1914–D. Mintage: 343,500. Like its Philadelphia cousin, this date is generally well struck and lustrous. While most were melted, enough examples survived to go around for collectors today, including several in gem Mint State grades. This may in part be due to the fact that most are quite lustrous and fully struck by the dies. It is likely that a significant number of the survivors traveled from Denver to eastern banks. From the banks of the east coast, these coins were soon sent over to Europe to wait out World War I, subsequent depression, and the next world war before returning to these shores. Only a handful have been certified at the MS 67 level.
1914–S. Mintage: 208,000. The 1914-S $10 is scarce, but not impossible to locate in Mint State. Most examples seen are well struck and with average luster. At one time the date was quite scarce in Mint State, but a steady stream of coins has been recovered from European banks over the years. The Smithsonian collection contains four circulated examples. Gems are very rare, with less than 20 graded MS 65 and just two or three at MS 66. A single coin has been certified by NGC as MS 67.
1915. Mintage: 351,000. The 1915 $10 can be found in most levels of Mint State with relative ease. It is one of the more common of the Philadelphia issues. Most seen are well struck and fully lustrous and this date stands out as one of the finer examples of this design to come off the dies. NGC has graded five coins at the MS 67 level and the last to sell at auction realized $31,625 in 2010.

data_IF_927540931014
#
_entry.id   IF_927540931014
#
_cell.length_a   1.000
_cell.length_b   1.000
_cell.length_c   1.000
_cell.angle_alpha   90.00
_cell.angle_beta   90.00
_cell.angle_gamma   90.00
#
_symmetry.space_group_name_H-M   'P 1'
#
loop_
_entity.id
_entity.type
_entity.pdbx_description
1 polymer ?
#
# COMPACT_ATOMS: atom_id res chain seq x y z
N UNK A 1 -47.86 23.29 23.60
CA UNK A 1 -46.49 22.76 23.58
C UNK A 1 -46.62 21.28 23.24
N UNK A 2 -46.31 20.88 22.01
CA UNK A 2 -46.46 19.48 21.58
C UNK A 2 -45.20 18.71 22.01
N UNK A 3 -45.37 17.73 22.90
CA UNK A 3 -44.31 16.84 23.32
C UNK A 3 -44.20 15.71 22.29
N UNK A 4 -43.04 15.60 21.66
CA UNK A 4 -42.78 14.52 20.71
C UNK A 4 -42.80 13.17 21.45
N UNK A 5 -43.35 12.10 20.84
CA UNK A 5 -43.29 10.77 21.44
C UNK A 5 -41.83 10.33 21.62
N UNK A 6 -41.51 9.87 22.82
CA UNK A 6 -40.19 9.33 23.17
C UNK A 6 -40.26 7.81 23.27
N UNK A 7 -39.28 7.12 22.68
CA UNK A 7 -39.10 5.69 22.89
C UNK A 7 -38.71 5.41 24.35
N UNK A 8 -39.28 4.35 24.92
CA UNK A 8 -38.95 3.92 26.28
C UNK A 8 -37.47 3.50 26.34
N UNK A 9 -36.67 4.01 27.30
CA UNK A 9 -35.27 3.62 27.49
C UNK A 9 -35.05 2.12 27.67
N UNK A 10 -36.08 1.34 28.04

1915–S. Mintage: 59,000. Not only was this a low mintage date, but few survivors made it from San Francisco to the eastern banks where they could escape to Europe to wait out the first half of the 20th century. Most ended up being melted during the 1930s and returned as gold bricks to Fort Knox. Most examples of the date entered circulation and AU is the most commonly encountered grade. Any Mint State 1915–S $10 Eagle must be considered highly desirable. Starting in 1915, the United States Mint began saving handpicked examples of its gold coinage for the Mint collection. This practice continued until the end of United States gold coins in 1933. In the 1920s the Mint collection was transferred to the Smithsonian where they reside today. The Smithsonian collection contains a Choice MS 64 example of the 1915–S $10. The single finest example of the date I have seen is the Ex. Robert Kruthoffer coin. I sold the coin to him in the early 1980s for around $25,000. It was actually how we met. When I called to offer him the coin, he was immediately excited to purchase it. It was a difficult transaction, but for anyone who knew Robert they would not be surprised. He sold the coin for $29,000 in 1981. It later resold for an amazing $198,000 in 1989 at the peak of that bull market. I imagine that this coin is now certified at the MS 67 level.